You doctor will discuss why it was not possible to complete the examination. Depending on the indication for the procedure and also taking into account how much of the colon was examined, they may recommend an additional test such as a CT pneumocolon (also known as a CT colonoscopy). Although this is a good second best examination in the event that it is not possible to complete the colonoscopy, it does suffer from the drawback in that if a problem is seen, it is not possible to obtain a biopsy or remove colonic polyps if these are identified.


What sort of conditions can be diagnosed  at colonoscopy?

Any diseases affecting the ling of the colon or even the terminal ileum (small bowel leading into the colon) can be diagnosed at colonoscopy. Most examinations are normal. However, some of the more commonly conditions that may be found at colonoscopy include the following


Colon and rectum of a patient undergoing a colonoscopy. The colon is diseased with diverticulitis, colon cancer, colon polyps, adhesions, ulcerative colitis, and Crohn's disease





















Is it possible to have a Private Health colonoscopy at the Glasgow Colorectal Centre?

Our surgeons, Mr. Richard Molloy and Mr. Graham MacKay perform colonoscopy as a routine part of their clinical practice. Both have colonoscopy completion rate of more than 95%. Our surgeons also perform colonoscopy as part of the NHS Colorectal Cancer Screening program. They are experienced at advanced & therapeutic colonoscopy including complex polypectomies, endoscopic mucosal resection (EMR) and dilatation (opening up) of colonic strictures etc.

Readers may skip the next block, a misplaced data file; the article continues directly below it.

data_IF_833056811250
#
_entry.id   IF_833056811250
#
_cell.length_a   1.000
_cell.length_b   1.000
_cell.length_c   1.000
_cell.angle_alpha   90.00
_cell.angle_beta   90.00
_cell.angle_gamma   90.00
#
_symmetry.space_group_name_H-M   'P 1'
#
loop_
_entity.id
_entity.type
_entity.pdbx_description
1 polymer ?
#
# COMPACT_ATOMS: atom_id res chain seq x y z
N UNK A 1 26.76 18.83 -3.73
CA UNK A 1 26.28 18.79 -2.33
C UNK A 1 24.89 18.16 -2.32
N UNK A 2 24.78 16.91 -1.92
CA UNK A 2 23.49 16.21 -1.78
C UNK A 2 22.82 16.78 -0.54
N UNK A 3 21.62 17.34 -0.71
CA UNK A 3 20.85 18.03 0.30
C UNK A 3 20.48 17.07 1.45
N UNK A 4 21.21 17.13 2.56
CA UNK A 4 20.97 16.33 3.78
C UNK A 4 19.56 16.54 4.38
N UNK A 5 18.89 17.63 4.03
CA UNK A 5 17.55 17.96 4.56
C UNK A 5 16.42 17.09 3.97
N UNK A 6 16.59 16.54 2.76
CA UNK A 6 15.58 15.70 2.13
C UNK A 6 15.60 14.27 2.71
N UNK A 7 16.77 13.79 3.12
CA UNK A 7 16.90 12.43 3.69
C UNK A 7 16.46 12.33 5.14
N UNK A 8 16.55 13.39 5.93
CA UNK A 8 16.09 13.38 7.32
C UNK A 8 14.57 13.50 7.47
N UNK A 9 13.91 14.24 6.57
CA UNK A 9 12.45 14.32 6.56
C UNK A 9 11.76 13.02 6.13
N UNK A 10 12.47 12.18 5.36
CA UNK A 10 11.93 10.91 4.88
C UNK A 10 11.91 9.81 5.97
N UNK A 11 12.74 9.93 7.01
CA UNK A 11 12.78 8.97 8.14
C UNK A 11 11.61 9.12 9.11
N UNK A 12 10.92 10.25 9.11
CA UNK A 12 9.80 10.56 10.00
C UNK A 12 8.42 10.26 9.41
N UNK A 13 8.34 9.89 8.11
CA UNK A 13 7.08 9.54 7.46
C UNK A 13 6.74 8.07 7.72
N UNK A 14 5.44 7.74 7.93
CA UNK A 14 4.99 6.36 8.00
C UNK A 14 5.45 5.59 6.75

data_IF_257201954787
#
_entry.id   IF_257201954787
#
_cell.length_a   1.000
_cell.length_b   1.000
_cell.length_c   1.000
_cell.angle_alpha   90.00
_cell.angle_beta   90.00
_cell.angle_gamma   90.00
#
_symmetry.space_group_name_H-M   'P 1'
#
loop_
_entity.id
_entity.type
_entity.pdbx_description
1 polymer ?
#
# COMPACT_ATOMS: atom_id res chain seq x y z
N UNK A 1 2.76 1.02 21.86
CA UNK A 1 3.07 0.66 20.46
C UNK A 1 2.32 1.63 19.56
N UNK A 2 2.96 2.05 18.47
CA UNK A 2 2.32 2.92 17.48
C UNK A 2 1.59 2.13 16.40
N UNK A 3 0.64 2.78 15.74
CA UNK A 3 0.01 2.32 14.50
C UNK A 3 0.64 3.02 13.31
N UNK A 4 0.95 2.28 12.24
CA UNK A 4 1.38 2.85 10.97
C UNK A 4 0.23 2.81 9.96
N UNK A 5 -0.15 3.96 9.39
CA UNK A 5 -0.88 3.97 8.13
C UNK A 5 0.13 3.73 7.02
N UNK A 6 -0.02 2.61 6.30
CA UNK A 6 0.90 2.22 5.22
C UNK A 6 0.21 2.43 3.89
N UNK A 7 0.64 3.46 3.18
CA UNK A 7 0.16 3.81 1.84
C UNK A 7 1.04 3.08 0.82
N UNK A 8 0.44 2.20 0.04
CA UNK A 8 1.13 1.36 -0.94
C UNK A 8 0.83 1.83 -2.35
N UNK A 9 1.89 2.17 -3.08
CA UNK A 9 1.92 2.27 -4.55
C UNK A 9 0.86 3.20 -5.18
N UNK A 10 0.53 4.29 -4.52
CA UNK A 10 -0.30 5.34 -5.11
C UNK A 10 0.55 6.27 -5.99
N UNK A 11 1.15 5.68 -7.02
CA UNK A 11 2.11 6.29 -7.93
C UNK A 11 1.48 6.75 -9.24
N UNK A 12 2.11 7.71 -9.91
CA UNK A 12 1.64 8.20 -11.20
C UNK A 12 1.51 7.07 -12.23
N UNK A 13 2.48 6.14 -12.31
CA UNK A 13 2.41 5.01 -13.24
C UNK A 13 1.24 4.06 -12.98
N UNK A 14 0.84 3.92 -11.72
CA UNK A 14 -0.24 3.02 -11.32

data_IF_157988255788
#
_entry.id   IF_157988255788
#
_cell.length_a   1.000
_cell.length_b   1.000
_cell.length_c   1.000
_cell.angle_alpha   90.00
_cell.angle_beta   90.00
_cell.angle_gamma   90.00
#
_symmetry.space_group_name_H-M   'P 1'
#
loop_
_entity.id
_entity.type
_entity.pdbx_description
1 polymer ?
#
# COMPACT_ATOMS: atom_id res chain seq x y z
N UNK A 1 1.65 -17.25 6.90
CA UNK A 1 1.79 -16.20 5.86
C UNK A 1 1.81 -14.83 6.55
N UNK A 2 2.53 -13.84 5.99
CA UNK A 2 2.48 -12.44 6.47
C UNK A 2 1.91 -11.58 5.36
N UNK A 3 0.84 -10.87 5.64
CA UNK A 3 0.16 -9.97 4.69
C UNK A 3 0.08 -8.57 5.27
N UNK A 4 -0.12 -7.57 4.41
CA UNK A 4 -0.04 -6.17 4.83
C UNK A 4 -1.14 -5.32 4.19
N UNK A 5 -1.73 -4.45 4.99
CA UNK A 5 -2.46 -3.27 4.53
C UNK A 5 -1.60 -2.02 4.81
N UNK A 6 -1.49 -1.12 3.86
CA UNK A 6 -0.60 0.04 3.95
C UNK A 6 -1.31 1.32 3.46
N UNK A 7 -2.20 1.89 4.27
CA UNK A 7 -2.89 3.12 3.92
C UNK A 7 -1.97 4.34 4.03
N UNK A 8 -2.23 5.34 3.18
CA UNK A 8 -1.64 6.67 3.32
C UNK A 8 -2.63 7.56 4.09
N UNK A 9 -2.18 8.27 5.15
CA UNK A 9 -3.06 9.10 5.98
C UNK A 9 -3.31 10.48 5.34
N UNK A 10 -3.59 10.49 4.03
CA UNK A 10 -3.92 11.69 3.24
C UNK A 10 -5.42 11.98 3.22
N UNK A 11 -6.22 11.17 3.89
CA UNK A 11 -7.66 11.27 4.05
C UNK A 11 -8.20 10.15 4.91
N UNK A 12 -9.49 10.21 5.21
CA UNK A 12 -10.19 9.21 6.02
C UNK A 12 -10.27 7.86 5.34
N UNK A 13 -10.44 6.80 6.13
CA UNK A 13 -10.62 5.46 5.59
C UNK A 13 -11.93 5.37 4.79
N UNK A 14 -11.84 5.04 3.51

The Glasgow Colorectal Centre is based at BMI Ross Hall hospital. The hospital has recently opened a new state of the art dedicated endoscopy suite, with the very latest high definition Pentax colonoscopes. It has its own entrance/reception which directly lead into the patient rooms and the endoscopy suite.  

Information sheet on Colonoscopy

A gallery of colonoscopy images can be seen here

Pentax colonoscope used to perform high definition colonoscopy Captain Kirk being persuaded by Mr. Spock to go for his colonoscopy with the words "C'mon now Jim. It's time for your colonoscopy" Glasgow Colorectal Centre logo against a silhouette of Glasgow city buildings and the river Clyde, Scotland

If you have any questions about colonoscopy or other colorectal issues, your own GP is often the best first port of call. If appropriate, they will be able to arrange a referral to a colorectal specialist centre such as the Glasgow Colorectal Centre.

Colonoscopy

Indications, preparation & procedure information

Glasgow Colorectal Centre logo against a silhouette of Glasgow city buildings and the river Clyde, Scotland

Colonoscopy is a safe, effective method of examining the full lining of the colon and rectum, using a long, flexible, tubular instrument. It is used to diagnose colon and rectum problems and to perform biopsies and remove colon polyps (polypectomies). Most colonoscopies are performed as an outpatient, with minimal inconvenience and discomfort.

Patient undergoing a colonoscopy with a male nurse providing comfort and the doctor and colonoscopy screen in the backgroundReception area for the new Endoscopy Suite at BMI Ross Hall hospital, Glasgow